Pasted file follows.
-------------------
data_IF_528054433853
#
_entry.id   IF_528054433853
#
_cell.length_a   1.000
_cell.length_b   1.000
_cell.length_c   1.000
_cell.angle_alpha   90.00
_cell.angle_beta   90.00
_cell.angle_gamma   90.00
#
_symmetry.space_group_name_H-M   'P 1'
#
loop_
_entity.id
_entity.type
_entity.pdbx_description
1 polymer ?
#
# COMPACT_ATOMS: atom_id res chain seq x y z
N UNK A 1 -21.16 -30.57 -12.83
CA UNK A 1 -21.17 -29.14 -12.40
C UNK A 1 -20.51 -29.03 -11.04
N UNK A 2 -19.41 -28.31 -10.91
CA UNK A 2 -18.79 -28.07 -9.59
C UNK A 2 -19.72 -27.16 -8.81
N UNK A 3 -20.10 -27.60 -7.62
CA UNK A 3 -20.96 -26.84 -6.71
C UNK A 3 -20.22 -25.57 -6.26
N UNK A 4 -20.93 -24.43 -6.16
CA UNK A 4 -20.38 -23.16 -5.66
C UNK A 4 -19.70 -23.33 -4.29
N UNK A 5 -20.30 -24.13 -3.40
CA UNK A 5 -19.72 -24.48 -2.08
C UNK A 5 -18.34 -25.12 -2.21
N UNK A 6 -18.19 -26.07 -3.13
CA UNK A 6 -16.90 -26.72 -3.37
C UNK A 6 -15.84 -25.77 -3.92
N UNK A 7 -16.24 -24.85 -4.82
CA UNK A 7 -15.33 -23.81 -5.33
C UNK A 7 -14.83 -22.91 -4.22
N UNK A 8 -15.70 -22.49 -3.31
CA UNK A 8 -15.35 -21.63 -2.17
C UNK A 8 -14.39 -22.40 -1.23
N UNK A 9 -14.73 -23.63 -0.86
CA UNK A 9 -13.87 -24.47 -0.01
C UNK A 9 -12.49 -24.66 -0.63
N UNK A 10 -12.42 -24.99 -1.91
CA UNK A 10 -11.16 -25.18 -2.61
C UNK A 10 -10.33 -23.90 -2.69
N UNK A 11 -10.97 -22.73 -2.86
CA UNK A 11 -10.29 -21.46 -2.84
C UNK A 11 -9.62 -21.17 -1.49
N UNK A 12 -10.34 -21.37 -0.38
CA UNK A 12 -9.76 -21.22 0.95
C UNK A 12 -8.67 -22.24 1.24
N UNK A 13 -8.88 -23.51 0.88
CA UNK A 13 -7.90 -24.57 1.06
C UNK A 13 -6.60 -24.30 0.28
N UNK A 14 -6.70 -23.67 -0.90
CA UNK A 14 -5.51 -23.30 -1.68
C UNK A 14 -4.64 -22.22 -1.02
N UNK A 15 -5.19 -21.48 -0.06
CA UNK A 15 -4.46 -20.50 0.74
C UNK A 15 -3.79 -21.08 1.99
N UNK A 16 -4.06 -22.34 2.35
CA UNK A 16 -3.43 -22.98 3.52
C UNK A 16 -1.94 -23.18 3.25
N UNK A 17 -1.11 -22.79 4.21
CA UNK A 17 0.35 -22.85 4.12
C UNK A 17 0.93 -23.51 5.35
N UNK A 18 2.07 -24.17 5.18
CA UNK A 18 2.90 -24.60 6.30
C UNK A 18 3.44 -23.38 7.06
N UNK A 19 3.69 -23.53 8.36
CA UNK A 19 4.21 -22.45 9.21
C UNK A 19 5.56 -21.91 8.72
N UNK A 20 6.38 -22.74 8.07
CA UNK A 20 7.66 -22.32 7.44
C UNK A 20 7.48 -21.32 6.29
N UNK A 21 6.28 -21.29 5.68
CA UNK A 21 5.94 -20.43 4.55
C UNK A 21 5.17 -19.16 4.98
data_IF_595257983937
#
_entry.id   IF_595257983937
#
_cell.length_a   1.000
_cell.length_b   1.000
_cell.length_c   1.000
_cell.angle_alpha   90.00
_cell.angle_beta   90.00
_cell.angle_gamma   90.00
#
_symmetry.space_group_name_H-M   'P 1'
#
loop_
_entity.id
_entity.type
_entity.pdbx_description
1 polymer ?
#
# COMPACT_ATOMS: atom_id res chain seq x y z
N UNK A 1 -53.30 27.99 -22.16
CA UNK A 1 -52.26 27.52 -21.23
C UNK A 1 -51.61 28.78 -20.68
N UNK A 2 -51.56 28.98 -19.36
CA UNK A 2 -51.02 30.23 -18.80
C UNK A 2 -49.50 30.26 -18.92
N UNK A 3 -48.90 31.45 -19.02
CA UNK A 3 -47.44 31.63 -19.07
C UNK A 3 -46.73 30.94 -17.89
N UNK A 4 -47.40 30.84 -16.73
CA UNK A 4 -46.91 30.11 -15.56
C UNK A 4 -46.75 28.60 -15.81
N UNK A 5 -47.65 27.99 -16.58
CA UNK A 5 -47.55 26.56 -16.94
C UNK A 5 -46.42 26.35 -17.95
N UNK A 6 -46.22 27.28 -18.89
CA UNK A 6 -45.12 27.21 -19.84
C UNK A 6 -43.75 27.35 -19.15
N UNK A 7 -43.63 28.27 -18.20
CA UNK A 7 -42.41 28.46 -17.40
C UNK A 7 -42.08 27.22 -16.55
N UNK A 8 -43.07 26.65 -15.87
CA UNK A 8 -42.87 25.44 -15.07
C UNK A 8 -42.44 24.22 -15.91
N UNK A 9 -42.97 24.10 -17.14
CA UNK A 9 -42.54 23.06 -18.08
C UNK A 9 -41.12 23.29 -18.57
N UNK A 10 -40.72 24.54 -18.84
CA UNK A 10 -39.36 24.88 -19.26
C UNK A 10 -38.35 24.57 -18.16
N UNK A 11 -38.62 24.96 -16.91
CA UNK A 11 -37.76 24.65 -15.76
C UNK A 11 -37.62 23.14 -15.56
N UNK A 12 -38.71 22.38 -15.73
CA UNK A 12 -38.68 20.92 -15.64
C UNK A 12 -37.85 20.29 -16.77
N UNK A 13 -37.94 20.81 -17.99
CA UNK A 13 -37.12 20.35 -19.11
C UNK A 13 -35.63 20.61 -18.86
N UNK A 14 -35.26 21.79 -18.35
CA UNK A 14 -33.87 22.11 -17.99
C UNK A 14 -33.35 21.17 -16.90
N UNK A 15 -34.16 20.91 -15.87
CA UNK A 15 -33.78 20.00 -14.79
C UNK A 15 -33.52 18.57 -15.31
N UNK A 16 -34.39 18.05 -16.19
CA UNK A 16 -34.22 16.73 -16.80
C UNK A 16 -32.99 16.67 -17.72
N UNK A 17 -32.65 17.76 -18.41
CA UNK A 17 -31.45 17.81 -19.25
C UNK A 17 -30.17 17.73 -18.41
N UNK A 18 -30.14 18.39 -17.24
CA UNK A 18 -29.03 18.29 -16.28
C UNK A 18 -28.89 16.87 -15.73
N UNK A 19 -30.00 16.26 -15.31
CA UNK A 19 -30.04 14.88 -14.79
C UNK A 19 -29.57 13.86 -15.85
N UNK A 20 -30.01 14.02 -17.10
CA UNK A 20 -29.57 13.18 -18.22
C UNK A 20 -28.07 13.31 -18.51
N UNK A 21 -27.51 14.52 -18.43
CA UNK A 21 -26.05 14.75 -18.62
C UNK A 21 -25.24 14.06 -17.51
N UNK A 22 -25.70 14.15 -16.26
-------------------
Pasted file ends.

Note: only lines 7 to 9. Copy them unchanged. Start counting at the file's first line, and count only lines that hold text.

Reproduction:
_cell.length_c   1.000
_cell.angle_alpha   90.00
_cell.angle_beta   90.00